Over $600 for Coffee and Bagels

Let's go back to last Friday when the district was hosting a "summit" with the super-peppy name of "School Improvement Superstars Summit." I asked the district some questions and here are the answers.
  • What was the goal? The goal is to share the best practices that have led to improvements in student achievement in Title I schools so that other schools/students can benefit from those best practices.
  • What was the cost? The event was funded with nearly $1,000 of Title One money. The coffee and rolls for about 130 participants was $646. The rest was for binders and printing.
  • Why was it free to participants? Again the purpose is staff development, which we believe is an important component of ensuring a well-trained employee workforce, and the cost was covered by Title I.
  • Why did this event have its own website? The website was created by a consulting teacher working in the grants office as part of her workload and as part of her own professional development.
  • Why were there 4 principals there? Principals were invited to attend but it was not required. They were offered an opportunity to meet with colleagues and share ideas with the goal of school improvement that will benefit all students in their schools.
I want to point out the following: every single presenter was from SPS but one. So it was a lot of SPS telling other districts how we use Title I money.   I looked at the sign-in sheets at 10 a.m. and there were maybe 4 other SPS staff besides the SPS presenters.  So how did this really help our workforce?

In checking the Grants and Fiscal Compliance page, you can see the following about Supplemental Education Services (SES - this is additional academic instruction to increase the academic achievement of students who are low income and who attend schools that have not made Adequate Yearly Progress (AYP) for 3 or more years.):

Participation in SES in Seattle Public Schools
2010-2011 School Year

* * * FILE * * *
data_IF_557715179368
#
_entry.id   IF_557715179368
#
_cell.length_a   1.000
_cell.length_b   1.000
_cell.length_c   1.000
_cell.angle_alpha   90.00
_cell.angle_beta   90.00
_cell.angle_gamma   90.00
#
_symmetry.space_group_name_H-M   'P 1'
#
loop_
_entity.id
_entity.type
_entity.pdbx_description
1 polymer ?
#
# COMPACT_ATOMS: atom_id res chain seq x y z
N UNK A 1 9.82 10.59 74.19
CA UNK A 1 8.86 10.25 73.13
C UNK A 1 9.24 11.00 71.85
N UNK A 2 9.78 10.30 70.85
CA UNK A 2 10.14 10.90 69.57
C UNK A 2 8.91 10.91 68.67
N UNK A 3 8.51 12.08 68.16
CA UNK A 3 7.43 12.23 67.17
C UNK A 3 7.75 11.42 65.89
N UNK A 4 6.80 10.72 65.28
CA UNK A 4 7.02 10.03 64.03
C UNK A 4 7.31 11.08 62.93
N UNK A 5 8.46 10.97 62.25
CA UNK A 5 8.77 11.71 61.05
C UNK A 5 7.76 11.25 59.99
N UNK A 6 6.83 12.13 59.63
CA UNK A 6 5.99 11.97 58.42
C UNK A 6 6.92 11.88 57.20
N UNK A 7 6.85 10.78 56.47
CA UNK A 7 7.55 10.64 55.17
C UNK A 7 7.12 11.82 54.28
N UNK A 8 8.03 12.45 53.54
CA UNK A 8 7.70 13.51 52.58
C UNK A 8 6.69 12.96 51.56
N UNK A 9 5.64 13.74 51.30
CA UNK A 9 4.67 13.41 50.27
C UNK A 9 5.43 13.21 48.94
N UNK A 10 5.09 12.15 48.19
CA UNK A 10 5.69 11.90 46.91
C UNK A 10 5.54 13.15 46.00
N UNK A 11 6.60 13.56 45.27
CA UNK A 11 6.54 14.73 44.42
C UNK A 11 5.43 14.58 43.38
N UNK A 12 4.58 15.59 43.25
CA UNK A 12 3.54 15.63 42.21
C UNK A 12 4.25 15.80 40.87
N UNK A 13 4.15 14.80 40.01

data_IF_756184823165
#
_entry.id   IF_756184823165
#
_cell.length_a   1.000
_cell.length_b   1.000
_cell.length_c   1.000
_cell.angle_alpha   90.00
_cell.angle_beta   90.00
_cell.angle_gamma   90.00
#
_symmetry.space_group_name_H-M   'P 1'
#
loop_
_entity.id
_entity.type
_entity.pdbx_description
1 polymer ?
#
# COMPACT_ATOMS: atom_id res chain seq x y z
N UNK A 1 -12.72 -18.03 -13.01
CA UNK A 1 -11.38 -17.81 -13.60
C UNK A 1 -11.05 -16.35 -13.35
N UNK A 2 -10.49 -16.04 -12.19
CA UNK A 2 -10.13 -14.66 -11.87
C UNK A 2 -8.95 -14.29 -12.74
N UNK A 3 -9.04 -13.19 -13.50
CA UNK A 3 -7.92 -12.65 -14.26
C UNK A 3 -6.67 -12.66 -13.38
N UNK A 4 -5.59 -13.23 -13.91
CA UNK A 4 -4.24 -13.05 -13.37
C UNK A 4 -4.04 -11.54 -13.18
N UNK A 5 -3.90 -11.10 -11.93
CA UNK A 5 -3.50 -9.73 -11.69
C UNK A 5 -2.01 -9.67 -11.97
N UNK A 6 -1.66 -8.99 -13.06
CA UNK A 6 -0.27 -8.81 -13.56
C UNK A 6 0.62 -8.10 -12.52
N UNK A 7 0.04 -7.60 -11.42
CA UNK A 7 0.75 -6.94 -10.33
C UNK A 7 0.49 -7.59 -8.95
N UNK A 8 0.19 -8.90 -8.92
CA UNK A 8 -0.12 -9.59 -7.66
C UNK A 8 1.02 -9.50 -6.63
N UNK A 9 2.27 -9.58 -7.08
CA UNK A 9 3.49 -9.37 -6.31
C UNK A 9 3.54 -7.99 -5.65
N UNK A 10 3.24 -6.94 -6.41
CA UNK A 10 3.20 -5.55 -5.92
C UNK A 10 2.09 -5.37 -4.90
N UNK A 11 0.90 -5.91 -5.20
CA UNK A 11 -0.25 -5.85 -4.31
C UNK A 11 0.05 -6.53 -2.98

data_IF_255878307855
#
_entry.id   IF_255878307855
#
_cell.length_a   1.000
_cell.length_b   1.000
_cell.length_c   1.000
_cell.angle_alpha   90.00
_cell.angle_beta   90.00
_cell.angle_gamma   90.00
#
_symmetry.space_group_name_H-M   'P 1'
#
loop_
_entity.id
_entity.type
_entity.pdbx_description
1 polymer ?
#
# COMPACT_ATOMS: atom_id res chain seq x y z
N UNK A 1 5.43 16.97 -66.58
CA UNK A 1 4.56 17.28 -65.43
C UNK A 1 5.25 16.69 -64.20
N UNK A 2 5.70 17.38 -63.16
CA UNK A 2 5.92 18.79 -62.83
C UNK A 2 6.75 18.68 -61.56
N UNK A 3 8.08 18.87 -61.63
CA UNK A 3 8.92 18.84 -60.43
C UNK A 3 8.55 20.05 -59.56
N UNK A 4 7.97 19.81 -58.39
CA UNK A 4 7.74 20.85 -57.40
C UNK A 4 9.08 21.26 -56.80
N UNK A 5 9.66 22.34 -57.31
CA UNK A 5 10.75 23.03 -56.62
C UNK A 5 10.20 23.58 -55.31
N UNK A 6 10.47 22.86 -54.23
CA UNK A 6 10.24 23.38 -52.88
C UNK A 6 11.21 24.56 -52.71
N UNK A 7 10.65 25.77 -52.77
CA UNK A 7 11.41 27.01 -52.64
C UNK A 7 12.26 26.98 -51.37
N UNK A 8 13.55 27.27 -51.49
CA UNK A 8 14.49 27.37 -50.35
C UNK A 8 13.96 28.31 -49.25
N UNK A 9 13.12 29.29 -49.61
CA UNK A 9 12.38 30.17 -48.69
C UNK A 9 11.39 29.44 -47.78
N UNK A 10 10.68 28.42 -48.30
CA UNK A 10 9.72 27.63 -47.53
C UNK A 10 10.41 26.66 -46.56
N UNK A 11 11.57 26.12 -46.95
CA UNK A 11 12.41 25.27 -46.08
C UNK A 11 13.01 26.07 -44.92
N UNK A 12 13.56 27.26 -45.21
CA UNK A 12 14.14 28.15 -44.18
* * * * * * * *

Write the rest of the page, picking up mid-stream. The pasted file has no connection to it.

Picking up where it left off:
4497 students eligible
1233 students participating (maximum capacity)
27% participation

2009-2010 School Year
3500 students eligible
1797 students participating
51% participation

2008-2009 School Year
1471 students eligible
897 students participating
61% participation

2007-2008 School Year
1107 students eligible
327 students participated
29% participation

What the heck happened from 2008 to now?  We lost that much Title One funding that we are maxed out and yet serve only 27% of students? No matter - that $1,000 would have been better spent to help SPS children in the classroom.

Why is SPS spending time and resources educating other districts?  This looks a lot like a one-day echo chamber of Silas Potter.

Frankly, I find this sickening. There is NO excuse for this kind of self-indulgent "summit."We don't have the time or the money to be putting on a dog-and-pony show to help other districts.

Title 1 funds should go DIRECTLY to students for their academic needs.


mirmac1 said…
Ironic that this is the first year SPS could qualify as an approved SES provider...and uses the money to pat itself on the back. It could not before because it was technically a district in improvement.

I would say it still needs improvement.

The auditor may be able to determine if this is a proper use of grant monies....
Salander said…
Coffee and Bagels +++++++
Speaking of wasting money- Up Front program on channel five yesterday offered up some interesting statistics.As if we didn't already know the District is top heavy (spending double other I-5 corridor districts on administration). Also presented were the figures for the percentage of money going into clasrooms =66%. Whereas in other district the figures are over 70% and as high as 75%.
anonymous said…
While I agree that Title I money should go directly to kids, I see the benefits of leadership collaboration too. We all seem to agree on the importance of teacher collaboration so why is it so disturbing at the leadership level?